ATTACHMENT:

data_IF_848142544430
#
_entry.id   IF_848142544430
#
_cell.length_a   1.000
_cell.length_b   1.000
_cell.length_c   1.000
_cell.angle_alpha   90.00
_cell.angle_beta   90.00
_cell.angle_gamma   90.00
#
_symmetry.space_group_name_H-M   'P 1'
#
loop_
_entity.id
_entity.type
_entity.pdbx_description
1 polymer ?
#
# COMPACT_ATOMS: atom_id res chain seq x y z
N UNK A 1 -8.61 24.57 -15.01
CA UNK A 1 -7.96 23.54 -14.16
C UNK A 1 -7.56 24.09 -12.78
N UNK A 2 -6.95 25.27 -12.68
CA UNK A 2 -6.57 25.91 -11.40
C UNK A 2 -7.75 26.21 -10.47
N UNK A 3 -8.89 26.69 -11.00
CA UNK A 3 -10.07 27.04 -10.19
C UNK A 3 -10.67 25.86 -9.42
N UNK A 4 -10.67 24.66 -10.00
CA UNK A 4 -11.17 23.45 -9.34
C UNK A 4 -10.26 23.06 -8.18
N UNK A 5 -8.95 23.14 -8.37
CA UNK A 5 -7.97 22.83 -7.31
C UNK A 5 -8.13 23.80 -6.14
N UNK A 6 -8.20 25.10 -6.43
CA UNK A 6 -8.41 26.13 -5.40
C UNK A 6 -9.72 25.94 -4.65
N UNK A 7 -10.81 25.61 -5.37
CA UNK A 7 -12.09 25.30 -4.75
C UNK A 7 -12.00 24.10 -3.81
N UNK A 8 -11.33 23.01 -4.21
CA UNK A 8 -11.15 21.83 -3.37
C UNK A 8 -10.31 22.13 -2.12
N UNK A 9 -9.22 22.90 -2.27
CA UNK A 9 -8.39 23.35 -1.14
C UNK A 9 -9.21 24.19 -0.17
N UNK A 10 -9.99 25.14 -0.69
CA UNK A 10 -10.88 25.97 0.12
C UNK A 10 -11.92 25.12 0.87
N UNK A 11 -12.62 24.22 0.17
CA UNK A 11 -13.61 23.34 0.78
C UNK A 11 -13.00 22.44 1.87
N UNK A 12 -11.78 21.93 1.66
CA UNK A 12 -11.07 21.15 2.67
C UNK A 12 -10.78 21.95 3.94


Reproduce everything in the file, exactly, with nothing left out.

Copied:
data_IF_848142544430
#
_entry.id   IF_848142544430
#
_cell.length_a   1.000
_cell.length_b   1.000
_cell.length_c   1.000
_cell.angle_alpha   90.00
_cell.angle_beta   90.00
_cell.angle_gamma   90.00
#
_symmetry.space_group_name_H-M   'P 1'
#
loop_
_entity.id
_entity.type
_entity.pdbx_description
1 polymer ?
#
# COMPACT_ATOMS: atom_id res chain seq x y z
N UNK A 1 -8.61 24.57 -15.01
CA UNK A 1 -7.96 23.54 -14.16
C UNK A 1 -7.56 24.09 -12.78
N UNK A 2 -6.95 25.27 -12.68
CA UNK A 2 -6.57 25.91 -11.40
C UNK A 2 -7.75 26.21 -10.47
N UNK A 3 -8.89 26.69 -11.00
CA UNK A 3 -10.07 27.04 -10.19
C UNK A 3 -10.67 25.86 -9.42
N UNK A 4 -10.67 24.66 -10.00
CA UNK A 4 -11.17 23.45 -9.34
C UNK A 4 -10.26 23.06 -8.18
N UNK A 5 -8.95 23.14 -8.37
CA UNK A 5 -7.97 22.83 -7.31
C UNK A 5 -8.13 23.80 -6.14
N UNK A 6 -8.20 25.10 -6.43
CA UNK A 6 -8.41 26.13 -5.40
C UNK A 6 -9.72 25.94 -4.65
N UNK A 7 -10.81 25.61 -5.37
CA UNK A 7 -12.09 25.30 -4.75
C UNK A 7 -12.00 24.10 -3.81
N UNK A 8 -11.33 23.01 -4.21
CA UNK A 8 -11.15 21.83 -3.37
C UNK A 8 -10.31 22.13 -2.12
N UNK A 9 -9.22 22.90 -2.27
CA UNK A 9 -8.39 23.35 -1.14
C UNK A 9 -9.21 24.19 -0.17
N UNK A 10 -9.99 25.14 -0.69
CA UNK A 10 -10.88 25.97 0.12
C UNK A 10 -11.92 25.12 0.87
N UNK A 11 -12.62 24.22 0.17
CA UNK A 11 -13.61 23.34 0.78
C UNK A 11 -13.00 22.44 1.87
N UNK A 12 -11.78 21.93 1.66
CA UNK A 12 -11.07 21.15 2.67
C UNK A 12 -10.78 21.95 3.94